VANCOUVER, George (1757-1798) A Voyage of Discovery to the North Pacific Ocean and Round the World; in which the coast of north-west America has been carefully examined and acccurately surveyed. Undertaken by His Majesty's Command, principally with a view to ascertain the existence of any navigable communication between the north Pacific and north Atlantic oceans; and performed in the years 1790-1795, in the Discovery sloop of war, and the armed tender Chatham. London: G.G. and J. Robinson, and J. Edwards, 1798.
4 volumes, 4° (297 x 230mm) and broadsheets (546 x 418 mm). Half-titles in text volumes. 34 engraved plates and maps, comprising: 17 engraved plates after W. Alexander by J. Landseer, J. Fittler and others and one engraved chart in text volumes; atlas with 6 engraved plates and 10 charts (all folding). (Some variable spotting and browning to text vol. plates, together with some offsetting to text in vols. II & III; G3 in Vol. I with 20mm tear to upper margin; atlas vol. plates 2, 4, 6, 9 and 16 dampstained to margin of top left corner.) Contemporary polished calf, boards with a gilt scroll tool border, spines elaborately gilt, morocco spine labels (boards slightly crazed with some slight surface loss to vol. III, joints rubbed, light wear to spine ends). Provenance: Francis Ferrand Foljambe (stamp on titles).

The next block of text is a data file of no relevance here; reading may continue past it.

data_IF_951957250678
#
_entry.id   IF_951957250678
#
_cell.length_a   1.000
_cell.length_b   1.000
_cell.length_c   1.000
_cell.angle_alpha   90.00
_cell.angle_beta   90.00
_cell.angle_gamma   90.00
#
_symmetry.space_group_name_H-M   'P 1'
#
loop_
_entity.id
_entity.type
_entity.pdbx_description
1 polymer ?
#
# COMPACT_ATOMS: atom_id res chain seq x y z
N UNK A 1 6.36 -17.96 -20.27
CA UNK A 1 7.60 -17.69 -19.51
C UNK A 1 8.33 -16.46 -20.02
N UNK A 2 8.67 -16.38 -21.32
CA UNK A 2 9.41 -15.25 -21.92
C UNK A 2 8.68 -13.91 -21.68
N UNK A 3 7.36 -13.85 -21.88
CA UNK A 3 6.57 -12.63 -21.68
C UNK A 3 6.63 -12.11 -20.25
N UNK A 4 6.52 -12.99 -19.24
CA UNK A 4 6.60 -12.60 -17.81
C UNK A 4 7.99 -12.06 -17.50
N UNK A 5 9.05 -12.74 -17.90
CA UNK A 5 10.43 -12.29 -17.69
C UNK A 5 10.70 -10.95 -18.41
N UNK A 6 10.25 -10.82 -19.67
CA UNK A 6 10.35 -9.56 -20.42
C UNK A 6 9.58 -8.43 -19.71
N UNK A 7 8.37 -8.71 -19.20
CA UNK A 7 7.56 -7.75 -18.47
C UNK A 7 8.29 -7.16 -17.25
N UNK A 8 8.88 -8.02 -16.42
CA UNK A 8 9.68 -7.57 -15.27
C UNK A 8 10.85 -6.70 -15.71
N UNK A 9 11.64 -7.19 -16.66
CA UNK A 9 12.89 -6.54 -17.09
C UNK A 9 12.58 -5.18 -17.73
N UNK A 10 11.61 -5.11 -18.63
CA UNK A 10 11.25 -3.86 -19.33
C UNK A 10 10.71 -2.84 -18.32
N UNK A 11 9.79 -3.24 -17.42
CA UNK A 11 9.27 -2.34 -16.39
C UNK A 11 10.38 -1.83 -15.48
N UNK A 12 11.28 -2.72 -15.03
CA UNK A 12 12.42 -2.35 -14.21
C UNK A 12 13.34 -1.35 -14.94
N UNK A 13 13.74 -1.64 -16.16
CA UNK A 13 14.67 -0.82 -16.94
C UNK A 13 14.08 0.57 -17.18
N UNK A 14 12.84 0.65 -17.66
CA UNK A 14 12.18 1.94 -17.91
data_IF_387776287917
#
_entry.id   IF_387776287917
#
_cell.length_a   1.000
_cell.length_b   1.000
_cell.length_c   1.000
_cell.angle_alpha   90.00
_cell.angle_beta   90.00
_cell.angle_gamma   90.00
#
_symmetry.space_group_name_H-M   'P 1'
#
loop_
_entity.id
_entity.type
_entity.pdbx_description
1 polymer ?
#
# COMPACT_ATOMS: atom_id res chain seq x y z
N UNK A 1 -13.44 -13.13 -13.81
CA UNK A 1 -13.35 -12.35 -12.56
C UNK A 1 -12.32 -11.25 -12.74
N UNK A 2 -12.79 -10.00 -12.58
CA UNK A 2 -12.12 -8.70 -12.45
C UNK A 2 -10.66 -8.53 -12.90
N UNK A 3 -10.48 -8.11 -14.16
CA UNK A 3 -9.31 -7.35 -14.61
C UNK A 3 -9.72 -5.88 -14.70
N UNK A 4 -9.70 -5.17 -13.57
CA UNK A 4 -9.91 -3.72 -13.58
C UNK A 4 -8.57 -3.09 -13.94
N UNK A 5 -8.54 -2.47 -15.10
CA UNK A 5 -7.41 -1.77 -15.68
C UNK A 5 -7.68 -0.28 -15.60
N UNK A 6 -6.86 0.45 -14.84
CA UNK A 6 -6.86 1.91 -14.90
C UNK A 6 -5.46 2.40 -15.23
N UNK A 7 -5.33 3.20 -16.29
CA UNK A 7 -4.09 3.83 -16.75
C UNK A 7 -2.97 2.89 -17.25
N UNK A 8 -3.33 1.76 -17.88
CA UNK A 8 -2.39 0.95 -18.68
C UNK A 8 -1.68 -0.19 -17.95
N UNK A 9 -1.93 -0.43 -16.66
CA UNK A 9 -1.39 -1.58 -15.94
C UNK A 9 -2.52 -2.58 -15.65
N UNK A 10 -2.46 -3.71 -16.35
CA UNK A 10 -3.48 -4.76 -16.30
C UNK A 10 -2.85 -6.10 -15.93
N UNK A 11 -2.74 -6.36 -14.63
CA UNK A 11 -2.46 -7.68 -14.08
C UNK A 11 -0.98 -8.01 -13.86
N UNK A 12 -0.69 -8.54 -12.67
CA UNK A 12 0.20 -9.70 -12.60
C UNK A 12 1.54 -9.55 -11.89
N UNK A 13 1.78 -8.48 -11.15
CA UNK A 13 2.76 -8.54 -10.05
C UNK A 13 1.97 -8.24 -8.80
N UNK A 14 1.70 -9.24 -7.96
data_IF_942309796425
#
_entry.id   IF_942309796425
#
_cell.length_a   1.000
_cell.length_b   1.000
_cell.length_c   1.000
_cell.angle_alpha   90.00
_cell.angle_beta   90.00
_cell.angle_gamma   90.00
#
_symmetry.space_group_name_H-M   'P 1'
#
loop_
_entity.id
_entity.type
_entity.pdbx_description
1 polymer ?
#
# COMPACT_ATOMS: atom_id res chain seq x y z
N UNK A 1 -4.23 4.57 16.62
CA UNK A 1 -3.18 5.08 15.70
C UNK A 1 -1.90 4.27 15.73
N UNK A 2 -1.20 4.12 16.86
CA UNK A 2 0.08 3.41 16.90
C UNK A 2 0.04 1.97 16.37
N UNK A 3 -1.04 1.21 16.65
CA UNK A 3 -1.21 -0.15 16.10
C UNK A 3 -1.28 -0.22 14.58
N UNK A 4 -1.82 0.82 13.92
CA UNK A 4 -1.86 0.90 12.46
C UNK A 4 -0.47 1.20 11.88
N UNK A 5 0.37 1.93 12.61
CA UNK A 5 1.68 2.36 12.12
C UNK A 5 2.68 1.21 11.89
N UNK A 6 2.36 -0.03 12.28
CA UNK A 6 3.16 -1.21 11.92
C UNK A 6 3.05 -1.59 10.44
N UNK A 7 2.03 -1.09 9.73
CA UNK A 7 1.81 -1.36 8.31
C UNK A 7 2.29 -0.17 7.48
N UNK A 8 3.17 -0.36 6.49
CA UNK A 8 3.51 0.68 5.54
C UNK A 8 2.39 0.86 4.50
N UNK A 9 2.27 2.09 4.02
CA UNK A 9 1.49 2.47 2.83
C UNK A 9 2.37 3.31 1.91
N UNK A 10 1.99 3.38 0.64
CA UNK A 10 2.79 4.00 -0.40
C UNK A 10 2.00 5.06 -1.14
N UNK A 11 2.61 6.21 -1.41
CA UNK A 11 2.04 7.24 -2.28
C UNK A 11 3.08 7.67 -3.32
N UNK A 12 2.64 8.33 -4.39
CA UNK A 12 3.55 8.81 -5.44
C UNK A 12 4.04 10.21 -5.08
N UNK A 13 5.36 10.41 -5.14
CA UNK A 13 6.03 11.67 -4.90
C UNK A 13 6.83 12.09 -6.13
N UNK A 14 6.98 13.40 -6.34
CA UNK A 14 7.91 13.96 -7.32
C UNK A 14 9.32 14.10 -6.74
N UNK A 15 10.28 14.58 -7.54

FIRST EDITION of one of the most difficult geographical surveys ever undertaken. Vancouver's Voyage ranks among the most important in exploration literature. Vancouver had served on Captain Cook's second and third voyages and was made commander of a large-scale expedition to reestablish British rights. The Nootka Convention established that the expedition would examine and chart the coast south to 60° in search of a passage to the Atlantic. 'This voyage became one of the most important ever made in the interests of geographical knowledge' (Hill). Beginning from England in 1791 and sailing round Australia, Vancouver discovered King George's Sound and Cape Hood. In three seasons, he surveyed the coast of California, visited San Francisco and San Diego, met with the Spanish at Nootka, investigated the Strait of Juan de Fuca, discovered the Strait of Georgia, circumnavigated Vancouver Island and disproved the existence of a passage between the Pacific and Hudson's Bay. Vancouver died en route. The present work was published by his brother John with the assistance of Captain Peter Puget. 'This is one of the most important voyages for the history and the cartography of the northwest coast in general and of Alaska in particular' (Lada-Mocarski). Hill 1753; Howes V23; Lada-Mocarski 55; Lande 1495; NMM 142; Sabin 98443; Staton & Tremaine/TPL 688; Wagner I, pp.239-50. (4)